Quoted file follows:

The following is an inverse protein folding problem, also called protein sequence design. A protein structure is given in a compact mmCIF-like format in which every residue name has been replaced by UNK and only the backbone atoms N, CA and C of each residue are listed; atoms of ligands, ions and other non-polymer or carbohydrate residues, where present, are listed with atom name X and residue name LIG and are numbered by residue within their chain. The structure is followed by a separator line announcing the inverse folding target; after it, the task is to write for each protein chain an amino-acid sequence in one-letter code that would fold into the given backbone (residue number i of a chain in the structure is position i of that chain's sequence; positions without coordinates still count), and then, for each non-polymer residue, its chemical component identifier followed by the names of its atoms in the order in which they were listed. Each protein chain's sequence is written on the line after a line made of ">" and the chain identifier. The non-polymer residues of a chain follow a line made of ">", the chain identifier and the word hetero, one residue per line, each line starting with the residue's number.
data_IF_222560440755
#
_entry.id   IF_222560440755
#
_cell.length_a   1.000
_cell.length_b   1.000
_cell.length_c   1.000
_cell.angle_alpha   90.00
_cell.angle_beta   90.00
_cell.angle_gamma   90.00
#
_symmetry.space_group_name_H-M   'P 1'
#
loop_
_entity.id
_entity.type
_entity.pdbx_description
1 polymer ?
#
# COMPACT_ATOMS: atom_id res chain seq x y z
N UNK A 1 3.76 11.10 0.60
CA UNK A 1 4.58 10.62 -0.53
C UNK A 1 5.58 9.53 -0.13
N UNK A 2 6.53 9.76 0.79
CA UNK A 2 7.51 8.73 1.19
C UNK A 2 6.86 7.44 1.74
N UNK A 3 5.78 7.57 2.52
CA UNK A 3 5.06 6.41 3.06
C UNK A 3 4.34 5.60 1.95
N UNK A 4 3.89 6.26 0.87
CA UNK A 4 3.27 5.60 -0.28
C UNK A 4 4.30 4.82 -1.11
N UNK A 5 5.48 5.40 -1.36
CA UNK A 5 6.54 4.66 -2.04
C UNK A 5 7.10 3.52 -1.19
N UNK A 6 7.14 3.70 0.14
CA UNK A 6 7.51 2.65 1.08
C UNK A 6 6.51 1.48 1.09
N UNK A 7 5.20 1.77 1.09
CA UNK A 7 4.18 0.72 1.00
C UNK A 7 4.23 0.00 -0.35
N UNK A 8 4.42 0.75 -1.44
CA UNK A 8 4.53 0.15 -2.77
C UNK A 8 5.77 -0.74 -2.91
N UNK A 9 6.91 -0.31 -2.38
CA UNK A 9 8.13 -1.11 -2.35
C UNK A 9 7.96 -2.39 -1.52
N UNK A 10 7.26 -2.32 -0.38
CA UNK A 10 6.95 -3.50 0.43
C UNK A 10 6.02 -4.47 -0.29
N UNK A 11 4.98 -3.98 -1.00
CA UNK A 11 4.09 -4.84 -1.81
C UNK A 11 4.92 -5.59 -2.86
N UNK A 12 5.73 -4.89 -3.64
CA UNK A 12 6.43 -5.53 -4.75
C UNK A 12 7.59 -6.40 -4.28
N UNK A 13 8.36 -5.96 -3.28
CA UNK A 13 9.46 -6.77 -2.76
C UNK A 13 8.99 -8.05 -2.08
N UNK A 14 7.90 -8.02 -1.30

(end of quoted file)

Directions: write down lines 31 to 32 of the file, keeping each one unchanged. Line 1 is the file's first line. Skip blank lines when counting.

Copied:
N UNK A 4 3.89 6.26 0.87
CA UNK A 4 3.27 5.60 -0.28